When the darkies were sick, she doctored them, sent linen for the new babies and had them brought for her to see as soon as the mother was up and about. Recalling these things and trying to be fair to her mother, Mrs. Blake suddenly rose from her chair and said aloud:

“No, it ain’t put on; she believes in it, and they believe in it. But it ain’t right.”


By the next morning’s stage Mrs. Bywaters sent an important letter to David Fairhead, asking him to come out to Back Creek as soon as possible. He rode up to her gate next evening on his old grey horse. That night Mrs. Blake and Mr. Whitford, the carpenter, met at the post office to confer with him. When they were seated in the postmistress’s private parlour, where they would not be disturbed, Mrs. Blake revealed her bold purpose. Mrs. Bywaters sat by to encourage her.

To the two women the plan seemed a desperate undertaking. No negro slave had ever run away from Back Creek, or from Hayfield, or Round Hill, or even from Winchester. But Mr. Fairhead was reassuring. He told them the underground railroad was now busier than ever before. The severe Fugitive Slave Law, passed six years ago, had by no means prevented slaves from running away. Its very injustice had created new sympathizers for fugitives, and opened new avenues of escape. From as far away as Louisiana, negroes were now reaching Canada; the railroads and the lake steamboats helped them. If a negro once got into Pennsylvania or Ohio, he seldom failed to go through.

Fairhead explained to Mrs. Blake how simple it would be to get Nancy from Winchester to Martinsburg, and from there into Pennsylvania. While she sat by, he wrote a letter to his cousin in Martinsburg, who would be very glad to assist her. This letter would go off by the stage tomorrow morning.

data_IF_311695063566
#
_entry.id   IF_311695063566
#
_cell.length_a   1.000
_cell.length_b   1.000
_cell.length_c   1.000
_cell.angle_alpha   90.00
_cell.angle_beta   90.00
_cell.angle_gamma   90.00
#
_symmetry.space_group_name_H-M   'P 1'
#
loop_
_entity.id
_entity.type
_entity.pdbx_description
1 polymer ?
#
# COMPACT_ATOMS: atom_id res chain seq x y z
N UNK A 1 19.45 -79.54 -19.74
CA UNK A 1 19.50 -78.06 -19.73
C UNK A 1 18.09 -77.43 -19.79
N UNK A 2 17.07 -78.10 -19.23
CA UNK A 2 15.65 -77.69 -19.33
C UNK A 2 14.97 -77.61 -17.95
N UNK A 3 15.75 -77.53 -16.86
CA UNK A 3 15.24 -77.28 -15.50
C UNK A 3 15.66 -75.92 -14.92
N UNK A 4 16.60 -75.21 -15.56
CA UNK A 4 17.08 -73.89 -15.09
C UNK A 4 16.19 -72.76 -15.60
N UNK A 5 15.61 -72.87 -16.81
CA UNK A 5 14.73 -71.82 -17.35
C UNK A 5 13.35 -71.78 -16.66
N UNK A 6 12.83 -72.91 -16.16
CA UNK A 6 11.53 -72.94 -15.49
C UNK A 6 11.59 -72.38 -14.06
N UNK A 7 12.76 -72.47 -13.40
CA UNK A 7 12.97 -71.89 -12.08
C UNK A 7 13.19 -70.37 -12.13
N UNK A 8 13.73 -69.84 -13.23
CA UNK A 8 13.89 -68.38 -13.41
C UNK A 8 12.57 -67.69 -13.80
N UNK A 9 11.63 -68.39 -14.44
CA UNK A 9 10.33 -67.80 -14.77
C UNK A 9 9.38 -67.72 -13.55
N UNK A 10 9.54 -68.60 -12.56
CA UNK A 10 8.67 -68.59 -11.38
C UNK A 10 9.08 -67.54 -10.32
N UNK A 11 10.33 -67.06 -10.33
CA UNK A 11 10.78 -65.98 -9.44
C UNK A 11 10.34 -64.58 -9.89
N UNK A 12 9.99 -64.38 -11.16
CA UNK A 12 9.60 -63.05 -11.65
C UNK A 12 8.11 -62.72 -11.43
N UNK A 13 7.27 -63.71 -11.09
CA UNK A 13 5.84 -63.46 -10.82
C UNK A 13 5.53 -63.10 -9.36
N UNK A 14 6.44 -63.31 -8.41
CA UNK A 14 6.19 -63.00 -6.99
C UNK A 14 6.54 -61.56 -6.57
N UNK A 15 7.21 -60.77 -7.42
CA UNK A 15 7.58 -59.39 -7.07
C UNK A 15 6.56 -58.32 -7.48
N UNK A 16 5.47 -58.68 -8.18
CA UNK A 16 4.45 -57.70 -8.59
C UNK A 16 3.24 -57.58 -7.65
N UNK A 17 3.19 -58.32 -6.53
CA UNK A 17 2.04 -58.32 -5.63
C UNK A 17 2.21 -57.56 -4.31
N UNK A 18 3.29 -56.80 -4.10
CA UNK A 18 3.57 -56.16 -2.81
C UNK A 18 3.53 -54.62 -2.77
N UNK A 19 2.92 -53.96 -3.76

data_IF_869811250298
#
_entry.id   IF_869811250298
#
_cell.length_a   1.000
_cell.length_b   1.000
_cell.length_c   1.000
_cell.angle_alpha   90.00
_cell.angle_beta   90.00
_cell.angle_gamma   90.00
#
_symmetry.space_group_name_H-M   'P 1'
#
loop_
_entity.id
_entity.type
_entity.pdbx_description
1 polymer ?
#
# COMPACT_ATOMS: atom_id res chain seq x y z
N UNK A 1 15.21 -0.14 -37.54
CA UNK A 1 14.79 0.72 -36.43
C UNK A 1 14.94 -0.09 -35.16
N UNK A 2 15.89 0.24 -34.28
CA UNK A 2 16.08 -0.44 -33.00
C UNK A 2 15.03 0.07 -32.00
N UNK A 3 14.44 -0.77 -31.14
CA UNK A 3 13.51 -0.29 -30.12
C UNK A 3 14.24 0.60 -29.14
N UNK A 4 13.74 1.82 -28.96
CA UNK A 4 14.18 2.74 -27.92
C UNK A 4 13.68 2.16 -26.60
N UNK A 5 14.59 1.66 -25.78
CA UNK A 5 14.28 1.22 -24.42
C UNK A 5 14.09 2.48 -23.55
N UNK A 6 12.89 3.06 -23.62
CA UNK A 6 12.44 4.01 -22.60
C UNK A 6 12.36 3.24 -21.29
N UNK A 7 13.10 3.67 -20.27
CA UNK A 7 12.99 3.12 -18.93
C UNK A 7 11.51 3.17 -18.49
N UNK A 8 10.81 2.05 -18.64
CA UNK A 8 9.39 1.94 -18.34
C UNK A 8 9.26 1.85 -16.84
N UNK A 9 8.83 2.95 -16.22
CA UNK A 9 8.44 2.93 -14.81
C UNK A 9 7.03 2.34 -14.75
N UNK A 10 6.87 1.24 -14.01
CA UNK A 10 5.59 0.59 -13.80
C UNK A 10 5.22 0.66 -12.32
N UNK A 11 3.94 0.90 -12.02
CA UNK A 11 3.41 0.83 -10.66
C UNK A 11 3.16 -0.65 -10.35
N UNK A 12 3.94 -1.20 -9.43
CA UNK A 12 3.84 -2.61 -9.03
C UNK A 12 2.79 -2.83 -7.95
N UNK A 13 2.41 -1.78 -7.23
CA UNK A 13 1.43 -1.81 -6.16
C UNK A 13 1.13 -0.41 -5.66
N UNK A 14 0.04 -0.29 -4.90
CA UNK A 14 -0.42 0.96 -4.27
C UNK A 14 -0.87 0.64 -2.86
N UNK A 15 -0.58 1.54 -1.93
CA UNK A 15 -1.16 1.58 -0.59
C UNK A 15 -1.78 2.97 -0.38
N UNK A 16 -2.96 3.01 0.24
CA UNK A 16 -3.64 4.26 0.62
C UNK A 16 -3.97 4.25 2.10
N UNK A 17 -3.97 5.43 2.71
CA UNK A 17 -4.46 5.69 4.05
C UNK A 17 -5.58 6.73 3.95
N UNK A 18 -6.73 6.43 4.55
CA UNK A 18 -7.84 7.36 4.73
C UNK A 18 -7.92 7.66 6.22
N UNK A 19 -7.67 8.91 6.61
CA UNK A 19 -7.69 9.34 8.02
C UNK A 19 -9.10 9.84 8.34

Mr. Whitford said he could manage for Mrs. Blake as far as Winchester. He had a light canvas-covered spring-wagon in which he carried coffins to distant burying-grounds. Chairs for two women could be put inside under the canvas, and they could make the drive to town unseen by anyone. Travelling late at night, they would reach Winchester in good time to take the morning stage for Martinsburg.

Mrs. Blake went home greatly reassured. But the hardest thing to arrange, the interview she most dreaded, was still before her.

The following night she set out for the mill by the creek road, where she would scarcely be likely to meet any of the house servants. Once at the mill, she went to the north window of her father’s room. He was within, sitting at his table; not reading, but gazing moodily at the floor.

“Can I come in, Father?” she asked quietly.

“Is that you, Rachel? Wait a minute.” He came out to the platform where the wagons were unloaded, took her hand, and led her through the dark passage to his room. When he closed the door he shot the bolt.

Mrs. Blake sat down and drew a long breath. “Well, Father, I’ve come over to have a talk with you. I blame myself I didn’t come before this. I reckon you know what it’s about.”

She looked to him for recognition, but he sat frowning at the floor. It tried her that he gave her no encouragement, when he certainly must know what was on her mind. She was tired, and the road round by the creek had seemed long.

“Father,” she broke out indignantly, “are you going to stand by and see a good girl brought to ruin without lifting a finger?”